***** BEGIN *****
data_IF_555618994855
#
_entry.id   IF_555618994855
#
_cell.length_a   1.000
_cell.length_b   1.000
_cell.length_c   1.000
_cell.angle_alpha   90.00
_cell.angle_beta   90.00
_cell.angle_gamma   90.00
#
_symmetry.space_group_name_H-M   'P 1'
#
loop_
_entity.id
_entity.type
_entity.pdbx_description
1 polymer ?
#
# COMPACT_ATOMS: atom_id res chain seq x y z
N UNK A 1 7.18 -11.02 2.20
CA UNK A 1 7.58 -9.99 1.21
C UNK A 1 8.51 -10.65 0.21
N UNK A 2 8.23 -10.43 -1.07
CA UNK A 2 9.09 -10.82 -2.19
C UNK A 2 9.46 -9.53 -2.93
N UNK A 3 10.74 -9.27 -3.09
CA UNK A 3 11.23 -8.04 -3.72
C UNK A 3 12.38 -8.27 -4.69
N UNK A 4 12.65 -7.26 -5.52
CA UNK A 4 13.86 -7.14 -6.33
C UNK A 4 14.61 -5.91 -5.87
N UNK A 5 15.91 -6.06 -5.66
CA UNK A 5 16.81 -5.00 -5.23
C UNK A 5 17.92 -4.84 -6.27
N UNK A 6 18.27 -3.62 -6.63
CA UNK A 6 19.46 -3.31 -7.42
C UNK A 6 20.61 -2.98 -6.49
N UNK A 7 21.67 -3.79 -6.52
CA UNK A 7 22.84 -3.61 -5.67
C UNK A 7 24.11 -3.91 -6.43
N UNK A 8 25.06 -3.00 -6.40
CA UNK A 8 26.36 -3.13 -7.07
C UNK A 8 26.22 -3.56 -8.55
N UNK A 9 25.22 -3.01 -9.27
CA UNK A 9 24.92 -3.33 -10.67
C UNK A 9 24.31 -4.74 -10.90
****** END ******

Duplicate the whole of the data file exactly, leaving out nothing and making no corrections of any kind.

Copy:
data_IF_555618994855
#
_entry.id   IF_555618994855
#
_cell.length_a   1.000
_cell.length_b   1.000
_cell.length_c   1.000
_cell.angle_alpha   90.00
_cell.angle_beta   90.00
_cell.angle_gamma   90.00
#
_symmetry.space_group_name_H-M   'P 1'
#
loop_
_entity.id
_entity.type
_entity.pdbx_description
1 polymer ?
#
# COMPACT_ATOMS: atom_id res chain seq x y z
N UNK A 1 7.18 -11.02 2.20
CA UNK A 1 7.58 -9.99 1.21
C UNK A 1 8.51 -10.65 0.21
N UNK A 2 8.23 -10.43 -1.07
CA UNK A 2 9.09 -10.82 -2.19
C UNK A 2 9.46 -9.53 -2.93
N UNK A 3 10.74 -9.27 -3.09
CA UNK A 3 11.23 -8.04 -3.72
C UNK A 3 12.38 -8.27 -4.69
N UNK A 4 12.65 -7.26 -5.52
CA UNK A 4 13.86 -7.14 -6.33
C UNK A 4 14.61 -5.91 -5.87
N UNK A 5 15.91 -6.06 -5.66
CA UNK A 5 16.81 -5.00 -5.23
C UNK A 5 17.92 -4.84 -6.27
N UNK A 6 18.27 -3.62 -6.63
CA UNK A 6 19.46 -3.31 -7.42
C UNK A 6 20.61 -2.98 -6.49
N UNK A 7 21.67 -3.79 -6.52
CA UNK A 7 22.84 -3.61 -5.67
C UNK A 7 24.11 -3.91 -6.43
N UNK A 8 25.06 -3.00 -6.40
CA UNK A 8 26.36 -3.13 -7.07
C UNK A 8 26.22 -3.56 -8.55
N UNK A 9 25.22 -3.01 -9.27
CA UNK A 9 24.92 -3.33 -10.67
C UNK A 9 24.31 -4.74 -10.90